"Humiliation. Intimidation. Violation of human rights". These are the words used by a French Muslim woman when she took to social media to voice her outrage at what has now been described as the #BurkiniGate.

The hashtag started trending after photographs emerged on 23 August showing French policemen armed with batons and pepper spray confronting a veiled middle-aged woman on the beach in Nice and ordering her to strip off as part of a controversial ban on the burkini. In another, the police seem to watch as she removes a blue long-sleeved tunic and one of the policemen appears to take notes or give out an on-the-spot fine.

The images caused an uproar in the country, with commentators from all religious backgrounds denouncing the police action as a "violation of human rights".

Photos are 'an absolute disgrace for France'

On Twitter, Feiza Ben Mohamed, a spokeswoman for the Fédération des Musulmans du Sud, a Muslim association in southern France described the authorities' decision as "an absolute disgrace for the country. Police force a veiled woman to undress. I want to puke."

Academic Hanane Karimi, 38, who is well known among French Muslim feminists for organising female students affected by the ban on religious signs in France in 2004, said: "Politicians have so dehumanised veiled Muslim women that people have come to endorse what is happening to them (veiled women) on the beaches."

Karimi asked: "Where are the Republic's strongest defenders to denounce what is happening on French beaches?"

Another young woman, Jim Dear, who describes herself as a feminist, slammed "a country where armed men force women to undress in all impunity", adding: "WTFFrance" (an abbreviation for "what the f**k France").

Comparing French police to dictatorships

On Tuesday, in another similar incident, a mother-of-two in Cannes said she had been fined on the beach for wearing a tunic, leggings and a headscarf. In that case, the woman's ticket seen by AFP news agency said she was not wearing "an outfit respecting good morals and secularism".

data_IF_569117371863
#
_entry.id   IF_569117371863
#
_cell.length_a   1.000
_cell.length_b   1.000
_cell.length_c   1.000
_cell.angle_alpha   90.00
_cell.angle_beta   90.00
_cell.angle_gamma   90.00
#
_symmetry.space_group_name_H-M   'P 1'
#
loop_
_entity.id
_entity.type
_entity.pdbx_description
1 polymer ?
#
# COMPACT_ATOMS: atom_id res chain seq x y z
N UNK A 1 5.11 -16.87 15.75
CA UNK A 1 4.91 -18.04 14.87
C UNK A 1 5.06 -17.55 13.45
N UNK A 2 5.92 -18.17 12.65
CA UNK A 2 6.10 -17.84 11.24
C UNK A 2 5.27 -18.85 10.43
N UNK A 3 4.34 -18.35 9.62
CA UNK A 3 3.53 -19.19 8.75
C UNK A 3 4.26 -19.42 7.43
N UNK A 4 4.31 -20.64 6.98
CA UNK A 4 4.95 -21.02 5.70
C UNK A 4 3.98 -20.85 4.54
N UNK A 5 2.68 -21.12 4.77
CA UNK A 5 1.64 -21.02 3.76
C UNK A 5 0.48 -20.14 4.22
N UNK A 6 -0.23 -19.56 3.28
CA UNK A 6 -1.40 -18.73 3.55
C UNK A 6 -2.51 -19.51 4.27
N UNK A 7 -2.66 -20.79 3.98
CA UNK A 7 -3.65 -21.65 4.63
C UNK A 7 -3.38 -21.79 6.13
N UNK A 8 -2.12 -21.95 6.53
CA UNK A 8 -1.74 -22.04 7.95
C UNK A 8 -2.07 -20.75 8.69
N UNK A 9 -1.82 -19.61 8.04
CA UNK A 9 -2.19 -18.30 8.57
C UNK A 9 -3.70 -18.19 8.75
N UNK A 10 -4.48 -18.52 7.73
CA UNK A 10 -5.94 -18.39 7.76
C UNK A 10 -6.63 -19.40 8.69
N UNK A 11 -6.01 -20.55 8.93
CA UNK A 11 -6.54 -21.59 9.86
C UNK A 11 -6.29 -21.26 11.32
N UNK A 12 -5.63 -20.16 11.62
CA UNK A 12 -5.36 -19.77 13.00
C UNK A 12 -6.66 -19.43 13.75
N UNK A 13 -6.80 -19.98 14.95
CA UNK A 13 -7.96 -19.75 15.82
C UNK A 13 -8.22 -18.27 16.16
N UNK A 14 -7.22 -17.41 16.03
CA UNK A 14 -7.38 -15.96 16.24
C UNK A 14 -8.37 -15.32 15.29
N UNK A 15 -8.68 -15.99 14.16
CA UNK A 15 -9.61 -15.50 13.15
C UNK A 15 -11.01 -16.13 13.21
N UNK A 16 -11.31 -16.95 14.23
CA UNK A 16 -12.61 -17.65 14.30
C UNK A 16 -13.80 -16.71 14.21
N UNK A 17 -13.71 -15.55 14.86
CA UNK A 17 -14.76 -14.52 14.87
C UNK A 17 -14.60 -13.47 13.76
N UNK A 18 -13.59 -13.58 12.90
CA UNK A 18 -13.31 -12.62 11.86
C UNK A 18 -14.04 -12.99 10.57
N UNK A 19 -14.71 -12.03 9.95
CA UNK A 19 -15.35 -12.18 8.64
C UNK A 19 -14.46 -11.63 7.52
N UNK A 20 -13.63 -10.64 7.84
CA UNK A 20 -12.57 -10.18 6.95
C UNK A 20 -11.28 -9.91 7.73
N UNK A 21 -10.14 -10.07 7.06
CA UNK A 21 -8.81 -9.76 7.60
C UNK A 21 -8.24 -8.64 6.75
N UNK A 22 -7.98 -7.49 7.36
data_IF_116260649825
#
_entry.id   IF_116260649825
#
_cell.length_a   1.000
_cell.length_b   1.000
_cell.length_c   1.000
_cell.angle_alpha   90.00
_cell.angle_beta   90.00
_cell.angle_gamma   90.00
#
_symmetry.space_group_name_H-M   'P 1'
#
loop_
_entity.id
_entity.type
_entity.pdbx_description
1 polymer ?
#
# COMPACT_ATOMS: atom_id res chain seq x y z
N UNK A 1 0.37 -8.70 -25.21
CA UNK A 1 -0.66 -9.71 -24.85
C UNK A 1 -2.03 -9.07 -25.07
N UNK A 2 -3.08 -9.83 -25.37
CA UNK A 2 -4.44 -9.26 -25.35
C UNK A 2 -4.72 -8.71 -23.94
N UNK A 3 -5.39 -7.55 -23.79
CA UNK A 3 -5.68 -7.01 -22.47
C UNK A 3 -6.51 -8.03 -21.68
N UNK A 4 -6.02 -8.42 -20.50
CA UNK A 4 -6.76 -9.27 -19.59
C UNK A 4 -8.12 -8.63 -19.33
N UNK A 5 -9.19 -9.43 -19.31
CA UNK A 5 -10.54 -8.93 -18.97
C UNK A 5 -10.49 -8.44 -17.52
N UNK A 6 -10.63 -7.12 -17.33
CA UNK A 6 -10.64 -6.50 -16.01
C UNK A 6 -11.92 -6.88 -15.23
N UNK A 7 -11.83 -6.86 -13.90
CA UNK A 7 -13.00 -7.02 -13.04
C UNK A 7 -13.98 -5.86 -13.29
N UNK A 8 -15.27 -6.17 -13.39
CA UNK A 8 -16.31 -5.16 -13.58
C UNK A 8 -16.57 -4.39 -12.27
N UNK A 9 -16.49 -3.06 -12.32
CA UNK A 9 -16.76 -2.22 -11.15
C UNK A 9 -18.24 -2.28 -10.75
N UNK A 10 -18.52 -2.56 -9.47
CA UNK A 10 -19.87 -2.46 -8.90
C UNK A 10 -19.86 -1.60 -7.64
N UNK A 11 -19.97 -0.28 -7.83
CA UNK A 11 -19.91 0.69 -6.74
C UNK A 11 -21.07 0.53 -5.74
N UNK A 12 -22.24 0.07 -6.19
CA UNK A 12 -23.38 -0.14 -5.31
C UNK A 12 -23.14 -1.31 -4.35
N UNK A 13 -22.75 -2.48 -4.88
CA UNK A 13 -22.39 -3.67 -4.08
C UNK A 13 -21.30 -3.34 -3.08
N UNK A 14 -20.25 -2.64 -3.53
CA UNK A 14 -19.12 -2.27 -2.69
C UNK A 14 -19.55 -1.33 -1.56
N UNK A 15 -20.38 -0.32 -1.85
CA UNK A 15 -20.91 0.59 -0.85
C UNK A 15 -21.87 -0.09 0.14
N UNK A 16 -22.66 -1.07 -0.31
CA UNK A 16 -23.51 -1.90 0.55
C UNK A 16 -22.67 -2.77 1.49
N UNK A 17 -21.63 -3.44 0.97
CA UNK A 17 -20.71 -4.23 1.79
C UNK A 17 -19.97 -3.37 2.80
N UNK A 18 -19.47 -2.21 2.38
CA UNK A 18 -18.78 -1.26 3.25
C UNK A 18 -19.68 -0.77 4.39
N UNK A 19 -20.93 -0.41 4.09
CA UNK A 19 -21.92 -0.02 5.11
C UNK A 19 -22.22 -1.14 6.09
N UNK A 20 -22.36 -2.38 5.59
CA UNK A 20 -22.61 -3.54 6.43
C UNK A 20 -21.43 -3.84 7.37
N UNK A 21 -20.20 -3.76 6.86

Other users compared the French police to the Islamic State's religious police – often referred to as its vice squad, with Birgitte Poulsen saying: "France, once the country of liberty; now using the same dictator(ial) methods as their enemies (Islamic State)".

Using similar references, Ben Mohamed tweeted: "I am in Saint Laurent du Var, a woman has just arrived with a hijab. Suspense is at its peak. Will the Gestapo (secret police of Nazi Germany) stop her?"

Journalist Boutaina Azzabi, meanwhile, posted a series of Hasidic Jews wearing long garments on the beach and asked: "Would France be OK with the modest beachwear of Hasidic Jews? Will they ban them too? Or is this "different"?"

The shocking images come after Nice became the 15th towns to controversially ban the burkini, which covers the body and head, with authorities citing concerns about religious clothing in the wake of multiple terror attacks in the country.

The city banned clothing which "overtly manifests adherence to a religion at a time when France and places of worship are the target of terrorist attacks".

A tribunal in Nice on 21 August ruled that the ban on the burkini imposed by by the small town of Villeneuve-Loubet was "necessary" because the burkini was "liable to offend the religious convictions or (religious) non-convictions of other users of the beach".